Gascón is the architect of Proposition 47 which largely decriminalized theft and drug crimes by reducing those crimes and a number of other “non-violent” felonies to misdemeanors; and Prop. 57, which allows early release for “non-violent offenders,” including rape by intoxication of an unconscious person, human trafficking involving a sex act with minors, arson causing great bodily harm, drive-by shooting, assault with a deadly weapon, and hostage taking.
Billionaire oligarch George Soros funded more than $2.5 million of George Gascón’s race for Los Angeles District Attorney. And that funding guaranteed his win against incumbent DA Jackie Lacey.
The Globe reported on one recent case in Los Angeles Superior Court where Los Angeles Superior Court Judge Mark Arnold recently made clear in court that California Penal Code stands “in the interest of justice,” over newly elected Los Angeles District Attorney George Gascón’s radical news policies dismissing enhancements and special circumstances in criminal cases. Los Angeles Deputy DA Herring filed a Motion to Dismiss the special circumstances, alleged sentencing enhancements – all gun enhancements and gang allegations – “in the interest of justice,” at the direction of LA County DA Gascon, in the Dominguez case. Judge Arnold wasn’t buying this line of thinking, saying about the Motion for Dismissal: “I don’t think it rises to the level of the interest of justice.”
California Globe noted, “Only the California Legislature can pass laws – not the Governor, and not the Los Angeles County District Attorney.”
In a statement on his first day, D.A. George Gascón said this:
“The Los Angeles District Attorney’s Office will advance an effective, ethical and racially equitable system of justice that protects the community, restores victims of crime, and honors the rights of the accused. We are a learning organization that believes in reduced incarceration and punishment except in circumstances in which it is proportional, in the community’s interest, and serves a rehabilitative or restorative purpose.”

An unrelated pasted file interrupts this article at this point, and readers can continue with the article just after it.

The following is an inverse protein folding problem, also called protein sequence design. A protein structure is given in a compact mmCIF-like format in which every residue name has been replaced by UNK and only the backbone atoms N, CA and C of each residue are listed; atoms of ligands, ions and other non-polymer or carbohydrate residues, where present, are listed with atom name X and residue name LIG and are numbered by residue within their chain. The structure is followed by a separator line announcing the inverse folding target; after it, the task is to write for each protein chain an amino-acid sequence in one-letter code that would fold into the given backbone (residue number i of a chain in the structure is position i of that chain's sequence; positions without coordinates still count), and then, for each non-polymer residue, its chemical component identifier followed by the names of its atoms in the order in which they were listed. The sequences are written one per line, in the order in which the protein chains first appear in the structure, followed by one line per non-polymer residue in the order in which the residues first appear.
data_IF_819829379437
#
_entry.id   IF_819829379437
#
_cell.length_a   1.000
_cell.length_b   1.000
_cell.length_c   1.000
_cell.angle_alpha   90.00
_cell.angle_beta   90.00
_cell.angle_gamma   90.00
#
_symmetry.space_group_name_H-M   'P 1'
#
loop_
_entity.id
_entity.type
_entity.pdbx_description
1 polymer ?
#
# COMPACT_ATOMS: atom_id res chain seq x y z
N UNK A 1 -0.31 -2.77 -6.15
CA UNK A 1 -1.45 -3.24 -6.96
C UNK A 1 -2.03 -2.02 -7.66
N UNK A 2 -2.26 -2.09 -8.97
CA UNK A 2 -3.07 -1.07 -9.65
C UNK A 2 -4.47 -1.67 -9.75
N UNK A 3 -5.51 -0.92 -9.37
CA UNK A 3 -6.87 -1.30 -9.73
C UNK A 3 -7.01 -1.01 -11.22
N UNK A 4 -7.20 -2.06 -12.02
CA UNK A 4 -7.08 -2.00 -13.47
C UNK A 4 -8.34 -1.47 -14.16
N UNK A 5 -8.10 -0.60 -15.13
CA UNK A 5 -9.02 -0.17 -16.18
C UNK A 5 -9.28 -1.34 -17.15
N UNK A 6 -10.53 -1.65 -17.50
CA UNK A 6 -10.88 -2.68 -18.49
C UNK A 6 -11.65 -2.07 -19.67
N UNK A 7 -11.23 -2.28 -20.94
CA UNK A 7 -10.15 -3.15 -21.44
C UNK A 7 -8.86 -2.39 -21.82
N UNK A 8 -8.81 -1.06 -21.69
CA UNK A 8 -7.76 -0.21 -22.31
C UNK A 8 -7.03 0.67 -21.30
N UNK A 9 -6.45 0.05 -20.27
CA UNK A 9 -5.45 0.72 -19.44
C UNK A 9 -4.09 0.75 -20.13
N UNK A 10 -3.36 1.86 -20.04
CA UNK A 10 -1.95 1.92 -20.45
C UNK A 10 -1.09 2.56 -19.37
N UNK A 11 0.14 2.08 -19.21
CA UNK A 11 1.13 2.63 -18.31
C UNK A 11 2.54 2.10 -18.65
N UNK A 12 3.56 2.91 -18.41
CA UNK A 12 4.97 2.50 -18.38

Gascón says he believes enhancements are ineffective and racist and claims his policies are not unethical. Except his role as a District Attorney and prosecutor, is to be the chief prosecutor for local Los Angeles County.
“Legislating by fiat, Respondent Gascón immediately issued a series of special directives that all but repealed California’s sentencing enhancement laws and commanded his employees—Los Angeles County (“County”) prosecutors sworn to uphold and enforce the law—to violate numerous statutory mandates and refrain from performing their duties under the law,” the Los Angeles ADDA says in the lawsuit.
“The illegality of Respondent’s Special Directives has placed line prosecutors in an ethical dilemma—follow the law, their oath, and their ethical obligations, or follow their superior’s orders,” the ADDA lawsuit says. “Indeed, Judges have already scolded deputy district attorneys for following the Special Directives in the face of their obligations under the law.”
Later on Wednesday, the ADAs sent out a press statement following action in the Los Angeles Superior Court:
We are gratified by today’s action by the Master Calendar department of the Los Angeles Superior Court. Department 1 ordered the respondent parties (District Attorney George Gascón and the District Attorney’s Office) to show cause why an injunction should not issue enjoining enforcement of the unlawful portions of their Special Directives. The court specifically set an expedited briefing schedule – and Petitioner voluntarily withdrew its request for a temporary restraint order – so that the matter shall be heard on the following schedule: the respondent parties (District Attorney George Gascón and the District Attorney’s Office) will file opposition papers by January 15, 2021; Petitioner will reply by January 26, 2021; and hearing before Department 85 shall take place at 1:30 pm on February 2, 2021.
To view a copy of the lawsuit, see below, or click here. You can view Exhibit A here, The Application For A Temporary Restraining Order And An Order To Show Cause here, the proposed Temporary Restraining Order and Order to Show Cause here, the Table of Exhibits In Support of Petitioner’s Ex Parte Application For Temporary Restraining Order And Order To Show Cause here, and Exhibits here.ADDA lawsuit DA Gascon